Peshawar, capital of Pakistan's North-West Frontier Province, is one of those volatile, vaguely hazardous cities -- think of Erzurum, in eastern Turkey, or northern Thailand's Chiang Mai -- that lie on or near borders, along historical, political and ethnic fault lines. Whatever else these cities are, they are seldom dull: Intrigue boils and bubbles just beneath the surface of everyday life, an underworld of exiles, border jumpers, smugglers and spies, plotters and schemers, black and gray marketeers.

Peshawar owes much of its volatility, past and present, to its native population: This is the great city, the unofficial capital, of the Pathans, a tribal people whose way of life is built around honor, chivalry and feudal warfare. King Arthur's knights, with Kalashnikovs instead of swords and rocket launchers in place of lances.

But their dangerous edge aside, the Pathans live according to a strict, and quite lovely, code of conduct collectively called Pushtunvalli, and if violence is an important part of it, even more important are the concepts of honesty, kindness to strangers and hospitality.

Guns, tempers and all, these are marvelous people. Merchants invite you into their shops, not to sell, just to talk, trade stories, drink tea, pass the time of day. The scooter-cab driver takes a 10-rupee (10-cent) note from you for a ride across town, smiles, shakes his head and carefully counts out four rupee notes in change; give him two back for a tip, and he beams and blesses you before driving away. Hire a car for a day or two, and when you come back three years later the driver treats you like a long-lost friend, asking after your family, inquiring about how your career is going: He remembers everything, and he genuinely cares.

Peshawar's wild and colorful happenings go back a long, long time; the city's location, at the eastern approaches to the Khyber Pass, has given it a history that is endlessly hyperactive, relentlessly romantic. Alexander the Great battled his way through the area in 327 B.C., en route to India; in the centuries since, empire-builders ranging from Sikhs and Afghans to Huns, Mongols and Victorian Englishmen have fought and died here. Rudyard Kipling wrote some of his finest poems about this danger zone at the edge of the Empire: When spring-time flushes the des- ert grass, Our kafilas wind through the Khy- ber Pass ... As the snowbound trade of the North comes down To the market-square of Peshawur town. A scrimmage in a Border station -- A canter down some dark defile -- Two thousand pounds of education Drops to a ten-rupee jezail -- The Crammer's boast, the Squad- ron's pride, Shot like a rabbit in a ride!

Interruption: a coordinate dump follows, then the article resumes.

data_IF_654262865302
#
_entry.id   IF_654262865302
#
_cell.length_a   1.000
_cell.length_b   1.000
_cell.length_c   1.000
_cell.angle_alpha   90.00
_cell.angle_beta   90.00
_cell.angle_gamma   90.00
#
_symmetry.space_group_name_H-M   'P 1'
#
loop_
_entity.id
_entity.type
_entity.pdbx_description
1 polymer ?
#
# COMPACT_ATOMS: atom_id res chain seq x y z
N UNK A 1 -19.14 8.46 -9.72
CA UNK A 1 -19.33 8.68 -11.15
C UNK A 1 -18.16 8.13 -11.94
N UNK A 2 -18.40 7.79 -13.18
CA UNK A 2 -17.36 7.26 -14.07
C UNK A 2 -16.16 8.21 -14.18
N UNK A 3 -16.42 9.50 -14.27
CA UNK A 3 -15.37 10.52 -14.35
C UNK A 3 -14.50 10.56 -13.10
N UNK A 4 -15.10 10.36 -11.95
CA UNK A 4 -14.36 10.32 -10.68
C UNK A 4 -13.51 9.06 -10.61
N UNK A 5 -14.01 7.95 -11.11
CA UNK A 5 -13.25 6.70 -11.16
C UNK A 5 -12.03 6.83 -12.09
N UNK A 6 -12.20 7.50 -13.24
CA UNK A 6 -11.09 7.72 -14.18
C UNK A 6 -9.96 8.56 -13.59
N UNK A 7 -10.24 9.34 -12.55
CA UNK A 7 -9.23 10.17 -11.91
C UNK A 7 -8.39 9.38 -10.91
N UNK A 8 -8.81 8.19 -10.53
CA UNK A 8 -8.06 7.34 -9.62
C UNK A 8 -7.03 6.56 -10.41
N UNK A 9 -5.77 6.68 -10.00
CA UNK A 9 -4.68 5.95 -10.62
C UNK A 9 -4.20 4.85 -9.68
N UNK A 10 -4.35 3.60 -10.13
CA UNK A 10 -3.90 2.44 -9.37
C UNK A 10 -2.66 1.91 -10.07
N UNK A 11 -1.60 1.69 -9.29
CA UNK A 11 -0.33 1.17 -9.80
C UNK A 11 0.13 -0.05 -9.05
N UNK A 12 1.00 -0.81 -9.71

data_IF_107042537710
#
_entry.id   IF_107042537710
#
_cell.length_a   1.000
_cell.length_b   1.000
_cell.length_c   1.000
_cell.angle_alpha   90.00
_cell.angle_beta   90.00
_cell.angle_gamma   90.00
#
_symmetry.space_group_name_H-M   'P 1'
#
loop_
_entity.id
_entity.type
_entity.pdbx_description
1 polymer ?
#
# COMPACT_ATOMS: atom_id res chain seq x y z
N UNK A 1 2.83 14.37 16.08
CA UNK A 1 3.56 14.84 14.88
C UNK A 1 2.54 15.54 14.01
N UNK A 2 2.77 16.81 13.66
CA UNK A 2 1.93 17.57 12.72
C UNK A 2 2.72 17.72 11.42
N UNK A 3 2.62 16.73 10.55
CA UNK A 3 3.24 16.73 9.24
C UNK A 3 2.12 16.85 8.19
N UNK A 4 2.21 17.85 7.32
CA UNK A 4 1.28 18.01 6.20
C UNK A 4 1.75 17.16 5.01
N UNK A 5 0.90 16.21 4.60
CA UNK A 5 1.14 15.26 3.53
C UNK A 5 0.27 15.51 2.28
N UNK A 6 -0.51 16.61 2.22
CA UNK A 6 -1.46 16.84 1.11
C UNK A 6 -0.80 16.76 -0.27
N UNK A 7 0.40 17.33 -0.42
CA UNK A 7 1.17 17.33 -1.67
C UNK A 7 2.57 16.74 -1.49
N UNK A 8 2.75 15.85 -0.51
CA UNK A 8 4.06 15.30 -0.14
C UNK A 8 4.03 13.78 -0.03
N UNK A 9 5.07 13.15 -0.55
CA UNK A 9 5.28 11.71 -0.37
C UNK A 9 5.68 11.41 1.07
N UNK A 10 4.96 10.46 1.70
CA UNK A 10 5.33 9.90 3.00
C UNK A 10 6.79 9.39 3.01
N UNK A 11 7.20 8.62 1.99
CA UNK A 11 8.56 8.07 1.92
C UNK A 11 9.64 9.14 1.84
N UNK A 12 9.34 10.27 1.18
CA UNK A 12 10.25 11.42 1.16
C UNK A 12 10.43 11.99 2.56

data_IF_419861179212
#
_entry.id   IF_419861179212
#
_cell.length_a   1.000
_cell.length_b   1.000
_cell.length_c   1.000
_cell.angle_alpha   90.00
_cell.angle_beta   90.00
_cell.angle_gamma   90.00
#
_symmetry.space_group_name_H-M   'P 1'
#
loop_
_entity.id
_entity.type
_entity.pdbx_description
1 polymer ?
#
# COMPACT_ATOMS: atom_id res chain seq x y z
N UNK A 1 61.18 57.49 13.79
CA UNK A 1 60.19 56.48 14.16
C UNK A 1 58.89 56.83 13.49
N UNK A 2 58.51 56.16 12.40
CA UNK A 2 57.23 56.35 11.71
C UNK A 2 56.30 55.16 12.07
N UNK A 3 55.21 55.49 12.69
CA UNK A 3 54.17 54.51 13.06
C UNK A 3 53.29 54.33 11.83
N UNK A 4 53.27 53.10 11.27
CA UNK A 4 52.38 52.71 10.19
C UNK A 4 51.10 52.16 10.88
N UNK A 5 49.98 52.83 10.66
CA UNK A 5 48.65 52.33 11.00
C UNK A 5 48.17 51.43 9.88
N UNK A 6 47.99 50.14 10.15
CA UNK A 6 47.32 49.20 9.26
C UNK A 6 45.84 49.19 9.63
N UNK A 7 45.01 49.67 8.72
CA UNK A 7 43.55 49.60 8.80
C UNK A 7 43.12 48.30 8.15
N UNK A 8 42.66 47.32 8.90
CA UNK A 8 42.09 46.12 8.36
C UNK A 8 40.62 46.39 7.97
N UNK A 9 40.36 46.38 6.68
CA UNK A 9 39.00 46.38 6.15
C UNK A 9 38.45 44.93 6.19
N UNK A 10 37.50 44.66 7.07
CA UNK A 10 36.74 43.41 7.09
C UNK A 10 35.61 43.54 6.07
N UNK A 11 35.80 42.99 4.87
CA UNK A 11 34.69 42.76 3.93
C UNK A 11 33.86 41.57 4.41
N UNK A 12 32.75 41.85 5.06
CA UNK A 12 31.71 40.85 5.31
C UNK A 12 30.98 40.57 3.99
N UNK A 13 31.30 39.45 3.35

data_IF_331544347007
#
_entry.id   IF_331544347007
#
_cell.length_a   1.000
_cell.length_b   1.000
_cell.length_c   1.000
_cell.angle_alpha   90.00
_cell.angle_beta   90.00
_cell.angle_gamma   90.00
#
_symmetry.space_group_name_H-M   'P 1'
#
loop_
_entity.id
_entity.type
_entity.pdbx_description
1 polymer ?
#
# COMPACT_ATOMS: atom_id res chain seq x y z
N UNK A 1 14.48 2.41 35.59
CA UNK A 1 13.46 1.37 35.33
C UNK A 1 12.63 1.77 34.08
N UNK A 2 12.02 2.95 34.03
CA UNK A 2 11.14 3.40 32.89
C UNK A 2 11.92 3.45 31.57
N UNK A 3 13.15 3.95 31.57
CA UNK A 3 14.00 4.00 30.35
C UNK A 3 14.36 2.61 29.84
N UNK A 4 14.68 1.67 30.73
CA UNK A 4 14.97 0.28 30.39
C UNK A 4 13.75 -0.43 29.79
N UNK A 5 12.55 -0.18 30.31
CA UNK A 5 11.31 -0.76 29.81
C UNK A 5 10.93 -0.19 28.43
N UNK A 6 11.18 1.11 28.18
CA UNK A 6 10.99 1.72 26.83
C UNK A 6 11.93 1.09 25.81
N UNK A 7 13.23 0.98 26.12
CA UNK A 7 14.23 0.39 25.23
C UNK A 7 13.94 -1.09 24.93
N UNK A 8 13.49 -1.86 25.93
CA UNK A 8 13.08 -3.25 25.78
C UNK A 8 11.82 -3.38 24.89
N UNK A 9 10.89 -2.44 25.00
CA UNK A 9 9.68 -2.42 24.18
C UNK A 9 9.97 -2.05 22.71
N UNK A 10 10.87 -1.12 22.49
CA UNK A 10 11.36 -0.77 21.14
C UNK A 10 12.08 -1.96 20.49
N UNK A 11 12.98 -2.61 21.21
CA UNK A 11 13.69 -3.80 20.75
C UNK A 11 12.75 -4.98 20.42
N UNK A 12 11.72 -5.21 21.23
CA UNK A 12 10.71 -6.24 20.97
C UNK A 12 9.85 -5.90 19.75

Everywhere you look in contemporary Peshawar, you find evidence of this ancient, ongoing struggle, intrigue. On the way into the city from the east, driving the Grand Trunk Road from Rawalpindi and Islamabad, you leave the flat plains of the Indus River behind. The mountains of the Hindu Kush tower in the distance, the city a sprawl of turquoise minarets and adobe beneath.

You pass below the towering hulk of the Bala Hisar Fort, originally built by the Afghan conquistador Babur in the 1520s, on his way to conquer India and establish the Mogul Empire. The fort was rebuilt in the early 19th century by the Sikh governor of Peshawar, and today it serves as headquarters of Pakistan's Frontier Corps, helping guard the border with Soviet-occupied Afghanistan.

In the old bazaars of Qissa Khawani and Chowk Yaadgar, south of Bala Hisar in the Old City, you can buy brass medals and decorations from any number of 19th- and early 20th-century British military campaigns, ranging from South Waziristan, Afghanistan and the Boer War (a grumpy "Victoria Regina Et Imperiatrix" on one side, a svelte Goddess of Victory rallying the troops on the other) to the First World War and the Younghusband Expedition to Tibet. On a more modern note, you can also buy cassettes of patriotic music from the present-day struggle of the Afghan Mujaheddin against the Soviet Union -- one particularly stirring song features a rhythm section of AK-47 assault rifles, Kalashnikovs, fired on full automatic -- and posters and calendars of resistance heroes, posed against gaudy backgrounds of fiery rockets, exploding bombs and swarms of jets.

The gun is an omnipresent totem, icon, among the proud, touchy Pathans, and the guns go off all the time. According to one version of an incident last year, the Pakistan International Airlines flight from Islamabad to Peshawar was shot down, reportedly by a crowd of Pathans celebrating a wedding; they fired their Kalashnikovs and carbines into the air, just as the unlucky four-engined prop plane flew overhead, inadvertently knocking it out of the sky.

In another recent incident, a delegation of American officials went out into the Tribal Area south of Peshawar to cut the ribbon on a new section of road, resurfaced with the help of U.S. AID money. The local tribesmen liked the new road, liked it a lot, and to show their appreciation they began firing off rifles and AD-47s. As the festivities reached a higher pitch, someone opened up with one or more 12.7 mm antiaircraft guns; the Americans began to grow restive. When the happy Pathans began bombarding a nearby mountainside with long-range surface-to-surface missiles, the officials got in their cars and fled back to the safety of Peshawar.